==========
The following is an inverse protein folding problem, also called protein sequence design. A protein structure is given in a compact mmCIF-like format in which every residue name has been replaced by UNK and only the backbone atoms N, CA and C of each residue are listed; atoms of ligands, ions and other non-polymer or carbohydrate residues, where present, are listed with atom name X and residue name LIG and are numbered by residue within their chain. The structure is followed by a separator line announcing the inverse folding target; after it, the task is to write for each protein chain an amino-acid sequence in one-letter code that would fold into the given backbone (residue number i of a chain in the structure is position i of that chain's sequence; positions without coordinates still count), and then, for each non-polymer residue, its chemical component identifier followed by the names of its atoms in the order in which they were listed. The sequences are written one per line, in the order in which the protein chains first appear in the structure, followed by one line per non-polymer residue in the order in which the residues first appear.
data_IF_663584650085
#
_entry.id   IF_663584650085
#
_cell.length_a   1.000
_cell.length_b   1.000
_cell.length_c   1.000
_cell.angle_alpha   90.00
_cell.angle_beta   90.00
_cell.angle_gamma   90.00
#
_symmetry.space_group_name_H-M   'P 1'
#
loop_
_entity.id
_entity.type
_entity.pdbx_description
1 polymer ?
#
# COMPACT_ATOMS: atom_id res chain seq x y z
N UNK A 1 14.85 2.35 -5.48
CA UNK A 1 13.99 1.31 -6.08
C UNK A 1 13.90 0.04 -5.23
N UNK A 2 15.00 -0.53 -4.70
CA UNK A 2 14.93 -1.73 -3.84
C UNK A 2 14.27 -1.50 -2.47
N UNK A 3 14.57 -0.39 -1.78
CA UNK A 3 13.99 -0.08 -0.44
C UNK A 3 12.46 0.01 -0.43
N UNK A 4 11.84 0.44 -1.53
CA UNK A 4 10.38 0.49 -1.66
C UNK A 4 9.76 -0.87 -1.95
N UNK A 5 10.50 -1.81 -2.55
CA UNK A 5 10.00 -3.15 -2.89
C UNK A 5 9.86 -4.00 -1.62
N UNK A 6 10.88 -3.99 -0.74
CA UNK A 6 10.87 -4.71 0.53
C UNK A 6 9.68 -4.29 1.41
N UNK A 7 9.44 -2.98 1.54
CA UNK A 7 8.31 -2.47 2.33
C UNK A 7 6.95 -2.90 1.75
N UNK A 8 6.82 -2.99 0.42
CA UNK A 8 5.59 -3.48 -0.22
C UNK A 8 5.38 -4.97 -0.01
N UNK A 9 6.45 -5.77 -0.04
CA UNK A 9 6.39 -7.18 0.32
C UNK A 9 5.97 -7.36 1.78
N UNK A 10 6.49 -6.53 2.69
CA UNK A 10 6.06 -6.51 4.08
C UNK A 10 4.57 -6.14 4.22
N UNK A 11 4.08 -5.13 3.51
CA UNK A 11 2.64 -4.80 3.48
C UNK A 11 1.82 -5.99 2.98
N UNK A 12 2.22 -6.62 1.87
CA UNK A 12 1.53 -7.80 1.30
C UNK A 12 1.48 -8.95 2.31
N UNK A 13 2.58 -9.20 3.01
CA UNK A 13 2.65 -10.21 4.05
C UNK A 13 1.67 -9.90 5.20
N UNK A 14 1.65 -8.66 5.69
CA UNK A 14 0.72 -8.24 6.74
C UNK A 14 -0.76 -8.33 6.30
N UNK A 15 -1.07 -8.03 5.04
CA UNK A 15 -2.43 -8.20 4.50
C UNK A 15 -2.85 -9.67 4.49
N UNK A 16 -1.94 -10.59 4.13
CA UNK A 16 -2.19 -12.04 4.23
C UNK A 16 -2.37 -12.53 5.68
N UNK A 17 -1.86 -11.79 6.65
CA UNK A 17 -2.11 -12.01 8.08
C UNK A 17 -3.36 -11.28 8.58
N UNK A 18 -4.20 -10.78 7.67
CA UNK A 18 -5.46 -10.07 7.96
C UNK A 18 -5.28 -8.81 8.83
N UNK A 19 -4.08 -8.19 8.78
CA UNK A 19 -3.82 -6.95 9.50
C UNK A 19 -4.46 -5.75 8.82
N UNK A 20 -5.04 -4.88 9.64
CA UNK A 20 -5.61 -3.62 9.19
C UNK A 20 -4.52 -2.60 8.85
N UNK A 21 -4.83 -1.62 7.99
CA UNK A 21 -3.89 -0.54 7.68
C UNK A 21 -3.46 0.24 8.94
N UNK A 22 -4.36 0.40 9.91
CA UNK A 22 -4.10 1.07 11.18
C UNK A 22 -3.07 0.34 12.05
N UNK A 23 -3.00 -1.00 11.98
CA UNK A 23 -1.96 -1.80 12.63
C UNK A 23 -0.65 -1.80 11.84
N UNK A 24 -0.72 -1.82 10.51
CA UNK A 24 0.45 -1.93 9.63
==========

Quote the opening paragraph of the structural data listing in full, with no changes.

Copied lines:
The following is an inverse protein folding problem, also called protein sequence design. A protein structure is given in a compact mmCIF-like format in which every residue name has been replaced by UNK and only the backbone atoms N, CA and C of each residue are listed; atoms of ligands, ions and other non-polymer or carbohydrate residues, where present, are listed with atom name X and residue name LIG and are numbered by residue within their chain. The structure is followed by a separator line announcing the inverse folding target; after it, the task is to write for each protein chain an amino-acid sequence in one-letter code that would fold into the given backbone (residue number i of a chain in the structure is position i of that chain's sequence; positions without coordinates still count), and then, for each non-polymer residue, its chemical component identifier followed by the names of its atoms in the order in which they were listed. The sequences are written one per line, in the order in which the protein chains first appear in the structure, followed by one line per non-polymer residue in the order in which the residues first appear.